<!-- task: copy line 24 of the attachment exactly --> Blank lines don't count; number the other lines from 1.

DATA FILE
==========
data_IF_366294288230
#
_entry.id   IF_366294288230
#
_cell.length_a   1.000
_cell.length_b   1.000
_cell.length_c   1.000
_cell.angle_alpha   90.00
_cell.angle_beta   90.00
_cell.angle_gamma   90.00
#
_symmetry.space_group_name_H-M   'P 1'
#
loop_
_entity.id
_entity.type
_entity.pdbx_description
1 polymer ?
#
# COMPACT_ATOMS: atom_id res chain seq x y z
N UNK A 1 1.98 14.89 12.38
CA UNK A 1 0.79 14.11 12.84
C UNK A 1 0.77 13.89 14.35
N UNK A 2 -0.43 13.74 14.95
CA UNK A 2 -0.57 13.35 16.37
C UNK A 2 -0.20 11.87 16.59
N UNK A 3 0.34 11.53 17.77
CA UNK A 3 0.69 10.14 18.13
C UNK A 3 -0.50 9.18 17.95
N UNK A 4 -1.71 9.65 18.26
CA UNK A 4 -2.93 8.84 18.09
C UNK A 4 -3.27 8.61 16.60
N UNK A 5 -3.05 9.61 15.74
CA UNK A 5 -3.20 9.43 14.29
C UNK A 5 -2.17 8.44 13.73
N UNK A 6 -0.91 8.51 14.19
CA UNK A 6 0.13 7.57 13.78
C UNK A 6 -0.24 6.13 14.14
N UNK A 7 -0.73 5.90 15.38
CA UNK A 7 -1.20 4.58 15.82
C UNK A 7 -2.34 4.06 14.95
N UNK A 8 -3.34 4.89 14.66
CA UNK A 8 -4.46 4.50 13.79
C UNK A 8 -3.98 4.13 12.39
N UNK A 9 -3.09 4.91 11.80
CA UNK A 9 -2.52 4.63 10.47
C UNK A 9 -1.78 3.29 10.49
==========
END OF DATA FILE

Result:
N UNK A 2 -0.43 13.74 14.95